Q. Gene Roddenberry was the show's creator. Where do you think he got his ideas about technology?
A. Some of the things Roddenberry envisioned — the communicator, tablets and earpiece — I don't think there was a proof of concept in the 1960s that they could be built. Either he had an amazing imagination or someone on the staff had unbelievable vision and could take what was known at that point and project it into the future.
Q. Let's talk about the science on the show that's not possible. And, I like it that you say it's not "yet" possible. That is, the ability to travel at "warp speed," which is faster than the speed of light.
A. At the moment we cannot travel at the speed of light. In 1905, Albert Einstein said no matter how fast you travel, the speed of light is always the same, and it's the maximum speed at which mass and energy and information can travel. This has been experimentally verified over and over again. How might we get around it? It would be to create a wormhole, which would allow us to travel a great distance by bending space. So imagine if you lived on a piece of paper and had to traverse it. If it's flat, it might take you some time to do so. But if you bend it, you'd need only travel around the edge to get to the other side. If we could bend space-time, we could visit different galaxies without having to travel faster than the speed of light. We haven't yet figured out how to do that.
Q. What about the "beaming" technology, or "transporter," which allowed "Star Trek" characters to disappear from one place and reappear in another?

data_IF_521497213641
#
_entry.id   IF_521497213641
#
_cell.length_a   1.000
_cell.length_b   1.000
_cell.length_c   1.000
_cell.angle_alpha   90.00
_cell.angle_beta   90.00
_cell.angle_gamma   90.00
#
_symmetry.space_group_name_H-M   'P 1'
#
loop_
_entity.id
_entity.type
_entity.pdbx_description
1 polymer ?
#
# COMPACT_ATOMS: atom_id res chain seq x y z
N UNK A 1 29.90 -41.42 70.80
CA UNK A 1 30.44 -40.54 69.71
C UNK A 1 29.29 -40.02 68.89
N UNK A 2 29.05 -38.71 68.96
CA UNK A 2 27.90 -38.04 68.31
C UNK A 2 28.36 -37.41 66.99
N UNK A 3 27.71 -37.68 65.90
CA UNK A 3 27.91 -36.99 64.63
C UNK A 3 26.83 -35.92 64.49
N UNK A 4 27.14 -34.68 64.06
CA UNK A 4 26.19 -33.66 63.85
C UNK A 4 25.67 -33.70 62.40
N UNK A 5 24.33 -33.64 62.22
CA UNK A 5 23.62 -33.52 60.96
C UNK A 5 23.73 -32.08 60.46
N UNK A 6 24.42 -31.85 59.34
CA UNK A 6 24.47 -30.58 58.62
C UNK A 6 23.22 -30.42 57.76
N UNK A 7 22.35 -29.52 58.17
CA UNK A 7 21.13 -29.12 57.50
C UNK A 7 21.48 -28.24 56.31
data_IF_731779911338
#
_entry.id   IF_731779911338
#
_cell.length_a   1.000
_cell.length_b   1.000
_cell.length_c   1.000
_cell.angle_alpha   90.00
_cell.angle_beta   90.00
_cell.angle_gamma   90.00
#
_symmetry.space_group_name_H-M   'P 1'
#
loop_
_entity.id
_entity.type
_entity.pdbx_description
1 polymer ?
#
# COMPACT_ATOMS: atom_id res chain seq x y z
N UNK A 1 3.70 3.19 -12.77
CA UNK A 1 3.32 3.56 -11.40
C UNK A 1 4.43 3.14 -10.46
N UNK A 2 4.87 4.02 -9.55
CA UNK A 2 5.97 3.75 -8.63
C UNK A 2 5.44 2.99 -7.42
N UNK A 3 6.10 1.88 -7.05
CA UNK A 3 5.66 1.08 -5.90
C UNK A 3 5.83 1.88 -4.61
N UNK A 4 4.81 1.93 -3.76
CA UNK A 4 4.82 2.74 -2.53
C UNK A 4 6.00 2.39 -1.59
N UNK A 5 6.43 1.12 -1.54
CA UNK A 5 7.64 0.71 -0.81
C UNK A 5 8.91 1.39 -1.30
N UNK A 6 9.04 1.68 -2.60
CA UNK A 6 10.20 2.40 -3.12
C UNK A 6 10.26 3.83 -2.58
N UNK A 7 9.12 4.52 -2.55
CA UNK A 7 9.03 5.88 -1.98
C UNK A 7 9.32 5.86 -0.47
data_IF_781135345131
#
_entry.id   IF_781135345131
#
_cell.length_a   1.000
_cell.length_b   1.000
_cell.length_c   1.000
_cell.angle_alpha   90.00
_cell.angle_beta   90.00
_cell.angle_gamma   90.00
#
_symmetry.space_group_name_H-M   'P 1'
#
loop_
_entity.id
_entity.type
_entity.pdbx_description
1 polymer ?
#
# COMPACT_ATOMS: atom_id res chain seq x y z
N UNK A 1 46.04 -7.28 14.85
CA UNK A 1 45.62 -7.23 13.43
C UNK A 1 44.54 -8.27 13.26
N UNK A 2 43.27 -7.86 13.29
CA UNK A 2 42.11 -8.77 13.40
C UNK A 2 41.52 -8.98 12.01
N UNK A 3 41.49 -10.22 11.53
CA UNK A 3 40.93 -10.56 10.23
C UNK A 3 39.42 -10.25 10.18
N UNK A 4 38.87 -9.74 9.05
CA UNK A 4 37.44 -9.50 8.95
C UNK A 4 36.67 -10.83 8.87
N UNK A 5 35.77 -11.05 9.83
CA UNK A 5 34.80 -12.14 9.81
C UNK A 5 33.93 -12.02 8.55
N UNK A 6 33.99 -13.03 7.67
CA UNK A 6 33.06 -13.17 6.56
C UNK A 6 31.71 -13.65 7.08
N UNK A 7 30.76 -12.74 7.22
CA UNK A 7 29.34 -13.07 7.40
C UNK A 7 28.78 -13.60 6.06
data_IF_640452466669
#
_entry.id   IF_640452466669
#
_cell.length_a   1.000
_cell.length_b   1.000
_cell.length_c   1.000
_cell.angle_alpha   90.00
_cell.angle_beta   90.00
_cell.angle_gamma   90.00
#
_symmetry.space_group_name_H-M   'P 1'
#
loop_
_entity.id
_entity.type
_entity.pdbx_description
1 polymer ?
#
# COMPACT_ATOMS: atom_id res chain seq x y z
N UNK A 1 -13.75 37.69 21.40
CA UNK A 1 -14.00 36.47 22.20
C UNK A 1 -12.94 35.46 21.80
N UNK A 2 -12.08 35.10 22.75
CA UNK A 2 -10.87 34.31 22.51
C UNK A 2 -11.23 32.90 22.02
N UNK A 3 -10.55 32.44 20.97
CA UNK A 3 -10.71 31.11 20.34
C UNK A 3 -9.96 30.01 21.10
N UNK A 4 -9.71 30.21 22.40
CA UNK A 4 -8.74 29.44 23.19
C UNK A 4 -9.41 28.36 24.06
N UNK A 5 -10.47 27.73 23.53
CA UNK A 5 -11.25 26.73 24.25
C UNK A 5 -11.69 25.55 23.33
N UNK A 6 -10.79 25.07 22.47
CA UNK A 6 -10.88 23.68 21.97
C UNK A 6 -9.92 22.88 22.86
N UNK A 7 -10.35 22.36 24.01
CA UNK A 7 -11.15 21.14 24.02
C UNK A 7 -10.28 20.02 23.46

A. We have no clue how that would work. You'd have to convert mass into energy to transport someone and then convert energy back into mass to have the person rematerialize. We know we can transfer mass into energy and energy into mass. But the question is: How much energy would you get if you converted, let's say, an elephant into energy? The amount would be equivalent to what the entire world uses in a year. There's no battery or storage device that could hold that amount of energy. And, if we could ever get beyond that hurdle, we'd have to figure out how to get the elephant back intact. And that would require finding a way to store information for each atom in its body. As a conservative estimate, we'd need 100 trillion times the current storage capacity of the Internet.
Q. Why do you think "Star Trek" has endured as a cult phenomenon for nearly 50 years?
A. For me, it's fascinating because it's a story of exploration. Human beings are extremely curious. We want to know what's beyond the next hill; what's around the next corner. Nature is really a big mystery, a puzzle. It provides clues, but we're always asking: How does it all fit together?